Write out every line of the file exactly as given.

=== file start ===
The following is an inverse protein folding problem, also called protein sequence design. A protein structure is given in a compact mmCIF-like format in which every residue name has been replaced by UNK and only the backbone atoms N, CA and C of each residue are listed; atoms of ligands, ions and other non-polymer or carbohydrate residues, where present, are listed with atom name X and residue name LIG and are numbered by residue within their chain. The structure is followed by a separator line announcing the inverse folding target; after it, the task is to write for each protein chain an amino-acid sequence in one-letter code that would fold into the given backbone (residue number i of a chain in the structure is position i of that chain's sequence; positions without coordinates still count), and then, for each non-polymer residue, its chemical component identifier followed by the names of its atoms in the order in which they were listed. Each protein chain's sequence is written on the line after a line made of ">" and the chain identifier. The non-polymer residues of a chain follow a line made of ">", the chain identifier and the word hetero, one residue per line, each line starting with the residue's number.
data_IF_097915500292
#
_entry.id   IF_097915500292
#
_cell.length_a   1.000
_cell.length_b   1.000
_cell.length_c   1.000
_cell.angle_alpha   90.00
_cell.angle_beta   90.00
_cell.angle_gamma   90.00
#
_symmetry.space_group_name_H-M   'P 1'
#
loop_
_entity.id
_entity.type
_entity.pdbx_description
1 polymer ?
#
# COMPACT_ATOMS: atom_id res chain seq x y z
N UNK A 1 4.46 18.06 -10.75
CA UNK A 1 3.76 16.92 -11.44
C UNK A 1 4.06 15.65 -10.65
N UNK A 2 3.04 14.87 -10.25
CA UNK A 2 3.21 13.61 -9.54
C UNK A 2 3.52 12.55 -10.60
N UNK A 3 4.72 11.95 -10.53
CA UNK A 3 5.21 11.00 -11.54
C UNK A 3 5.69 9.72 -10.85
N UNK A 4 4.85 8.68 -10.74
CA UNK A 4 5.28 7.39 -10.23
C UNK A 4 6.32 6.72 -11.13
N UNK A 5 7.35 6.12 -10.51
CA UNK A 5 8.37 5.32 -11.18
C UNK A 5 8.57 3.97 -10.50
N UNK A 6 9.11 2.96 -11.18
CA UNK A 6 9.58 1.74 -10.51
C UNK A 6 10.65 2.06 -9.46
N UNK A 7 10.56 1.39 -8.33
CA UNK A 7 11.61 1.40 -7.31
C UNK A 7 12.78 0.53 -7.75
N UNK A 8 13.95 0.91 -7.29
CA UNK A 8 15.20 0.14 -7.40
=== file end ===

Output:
The following is an inverse protein folding problem, also called protein sequence design. A protein structure is given in a compact mmCIF-like format in which every residue name has been replaced by UNK and only the backbone atoms N, CA and C of each residue are listed; atoms of ligands, ions and other non-polymer or carbohydrate residues, where present, are listed with atom name X and residue name LIG and are numbered by residue within their chain. The structure is followed by a separator line announcing the inverse folding target; after it, the task is to write for each protein chain an amino-acid sequence in one-letter code that would fold into the given backbone (residue number i of a chain in the structure is position i of that chain's sequence; positions without coordinates still count), and then, for each non-polymer residue, its chemical component identifier followed by the names of its atoms in the order in which they were listed. Each protein chain's sequence is written on the line after a line made of ">" and the chain identifier. The non-polymer residues of a chain follow a line made of ">", the chain identifier and the word hetero, one residue per line, each line starting with the residue's number.
data_IF_097915500292
#
_entry.id   IF_097915500292
#
_cell.length_a   1.000
_cell.length_b   1.000
_cell.length_c   1.000
_cell.angle_alpha   90.00
_cell.angle_beta   90.00
_cell.angle_gamma   90.00
#
_symmetry.space_group_name_H-M   'P 1'
#
loop_
_entity.id
_entity.type
_entity.pdbx_description
1 polymer ?
#
# COMPACT_ATOMS: atom_id res chain seq x y z
N UNK A 1 4.46 18.06 -10.75
CA UNK A 1 3.76 16.92 -11.44
C UNK A 1 4.06 15.65 -10.65
N UNK A 2 3.04 14.87 -10.25
CA UNK A 2 3.21 13.61 -9.54
C UNK A 2 3.52 12.55 -10.60
N UNK A 3 4.72 11.95 -10.53
CA UNK A 3 5.21 11.00 -11.54
C UNK A 3 5.69 9.72 -10.85
N UNK A 4 4.85 8.68 -10.74
CA UNK A 4 5.28 7.39 -10.23
C UNK A 4 6.32 6.72 -11.13
N UNK A 5 7.35 6.12 -10.51
CA UNK A 5 8.37 5.32 -11.18
C UNK A 5 8.57 3.97 -10.50
N UNK A 6 9.11 2.96 -11.18
CA UNK A 6 9.58 1.74 -10.51
C UNK A 6 10.65 2.06 -9.46
N UNK A 7 10.56 1.39 -8.33
CA UNK A 7 11.61 1.40 -7.31
C UNK A 7 12.78 0.53 -7.75
N UNK A 8 13.95 0.91 -7.29
CA UNK A 8 15.20 0.14 -7.40